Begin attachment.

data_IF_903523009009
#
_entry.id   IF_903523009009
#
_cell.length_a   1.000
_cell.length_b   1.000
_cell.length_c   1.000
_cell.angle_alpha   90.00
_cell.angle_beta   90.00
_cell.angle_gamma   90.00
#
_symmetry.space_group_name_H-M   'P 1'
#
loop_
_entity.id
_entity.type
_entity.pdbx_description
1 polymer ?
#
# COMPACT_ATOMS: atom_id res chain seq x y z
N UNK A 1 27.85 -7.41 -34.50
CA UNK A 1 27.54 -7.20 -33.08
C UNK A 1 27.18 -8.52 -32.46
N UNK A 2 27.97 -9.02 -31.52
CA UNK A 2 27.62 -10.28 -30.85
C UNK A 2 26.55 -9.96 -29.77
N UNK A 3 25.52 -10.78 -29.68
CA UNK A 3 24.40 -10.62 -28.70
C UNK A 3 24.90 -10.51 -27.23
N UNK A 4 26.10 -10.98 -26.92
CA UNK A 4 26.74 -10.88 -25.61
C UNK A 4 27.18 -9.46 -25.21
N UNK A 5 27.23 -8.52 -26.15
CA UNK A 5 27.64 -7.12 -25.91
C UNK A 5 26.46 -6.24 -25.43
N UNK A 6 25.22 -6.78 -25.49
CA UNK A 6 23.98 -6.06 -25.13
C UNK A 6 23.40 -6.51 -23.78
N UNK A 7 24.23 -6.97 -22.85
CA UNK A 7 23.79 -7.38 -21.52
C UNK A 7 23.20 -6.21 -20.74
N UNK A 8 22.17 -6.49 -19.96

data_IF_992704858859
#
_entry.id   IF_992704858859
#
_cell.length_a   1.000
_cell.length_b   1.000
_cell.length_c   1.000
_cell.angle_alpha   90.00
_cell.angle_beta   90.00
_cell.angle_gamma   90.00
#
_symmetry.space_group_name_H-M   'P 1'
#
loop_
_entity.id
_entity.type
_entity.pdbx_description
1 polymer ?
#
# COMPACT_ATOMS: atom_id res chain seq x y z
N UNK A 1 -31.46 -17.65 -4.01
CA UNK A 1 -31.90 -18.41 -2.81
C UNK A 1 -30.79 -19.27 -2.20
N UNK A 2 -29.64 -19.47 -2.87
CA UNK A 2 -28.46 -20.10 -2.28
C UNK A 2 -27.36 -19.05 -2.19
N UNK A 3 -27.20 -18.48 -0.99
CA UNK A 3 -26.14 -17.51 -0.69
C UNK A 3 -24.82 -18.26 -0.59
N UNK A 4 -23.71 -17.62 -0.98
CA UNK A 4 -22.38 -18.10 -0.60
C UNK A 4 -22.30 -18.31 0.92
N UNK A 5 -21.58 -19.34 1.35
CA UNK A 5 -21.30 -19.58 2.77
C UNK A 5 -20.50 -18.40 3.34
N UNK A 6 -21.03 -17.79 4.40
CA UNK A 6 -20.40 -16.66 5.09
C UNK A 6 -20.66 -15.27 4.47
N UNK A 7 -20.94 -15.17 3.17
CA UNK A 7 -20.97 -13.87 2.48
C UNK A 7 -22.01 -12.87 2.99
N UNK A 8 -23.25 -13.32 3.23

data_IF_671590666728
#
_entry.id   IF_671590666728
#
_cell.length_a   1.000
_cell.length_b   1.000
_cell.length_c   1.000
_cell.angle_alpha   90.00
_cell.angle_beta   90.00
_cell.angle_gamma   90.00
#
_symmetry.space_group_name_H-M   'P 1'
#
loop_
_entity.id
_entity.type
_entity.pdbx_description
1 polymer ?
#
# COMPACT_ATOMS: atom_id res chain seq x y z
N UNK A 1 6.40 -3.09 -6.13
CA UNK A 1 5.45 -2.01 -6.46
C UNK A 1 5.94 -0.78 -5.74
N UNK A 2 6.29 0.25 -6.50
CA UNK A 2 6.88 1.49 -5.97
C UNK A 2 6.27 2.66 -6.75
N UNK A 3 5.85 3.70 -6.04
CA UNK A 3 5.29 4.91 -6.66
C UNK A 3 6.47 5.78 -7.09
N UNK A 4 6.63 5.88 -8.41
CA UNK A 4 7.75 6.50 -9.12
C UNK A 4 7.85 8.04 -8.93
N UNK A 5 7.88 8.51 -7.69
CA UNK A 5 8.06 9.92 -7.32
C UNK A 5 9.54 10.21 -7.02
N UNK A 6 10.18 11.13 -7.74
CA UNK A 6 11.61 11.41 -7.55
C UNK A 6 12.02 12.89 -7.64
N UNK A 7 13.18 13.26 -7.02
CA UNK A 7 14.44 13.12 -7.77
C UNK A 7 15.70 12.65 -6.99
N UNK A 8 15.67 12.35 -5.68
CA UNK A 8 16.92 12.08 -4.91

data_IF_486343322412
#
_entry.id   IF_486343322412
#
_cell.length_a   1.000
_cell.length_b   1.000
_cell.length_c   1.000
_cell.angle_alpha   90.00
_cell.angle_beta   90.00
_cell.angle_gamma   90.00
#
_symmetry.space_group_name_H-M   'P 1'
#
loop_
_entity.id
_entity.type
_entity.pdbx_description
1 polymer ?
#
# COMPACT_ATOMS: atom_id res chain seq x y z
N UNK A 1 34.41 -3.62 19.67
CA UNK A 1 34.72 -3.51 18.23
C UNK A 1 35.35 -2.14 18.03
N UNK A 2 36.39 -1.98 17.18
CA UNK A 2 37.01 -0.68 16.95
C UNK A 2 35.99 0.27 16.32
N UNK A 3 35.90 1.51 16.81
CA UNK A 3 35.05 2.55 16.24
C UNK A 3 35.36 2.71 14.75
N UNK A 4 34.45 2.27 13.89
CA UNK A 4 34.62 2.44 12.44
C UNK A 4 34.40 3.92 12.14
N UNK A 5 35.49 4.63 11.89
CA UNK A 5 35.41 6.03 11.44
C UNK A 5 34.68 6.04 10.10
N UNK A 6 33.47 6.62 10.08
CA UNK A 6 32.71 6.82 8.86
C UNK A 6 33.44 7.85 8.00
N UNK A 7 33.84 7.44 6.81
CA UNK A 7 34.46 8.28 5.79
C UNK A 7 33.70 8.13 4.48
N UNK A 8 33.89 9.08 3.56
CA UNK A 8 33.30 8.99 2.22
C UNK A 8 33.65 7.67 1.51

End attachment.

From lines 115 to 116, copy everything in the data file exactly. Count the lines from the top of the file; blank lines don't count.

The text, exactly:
CA UNK A 4 7.75 6.50 -9.12
C UNK A 4 7.85 8.04 -8.93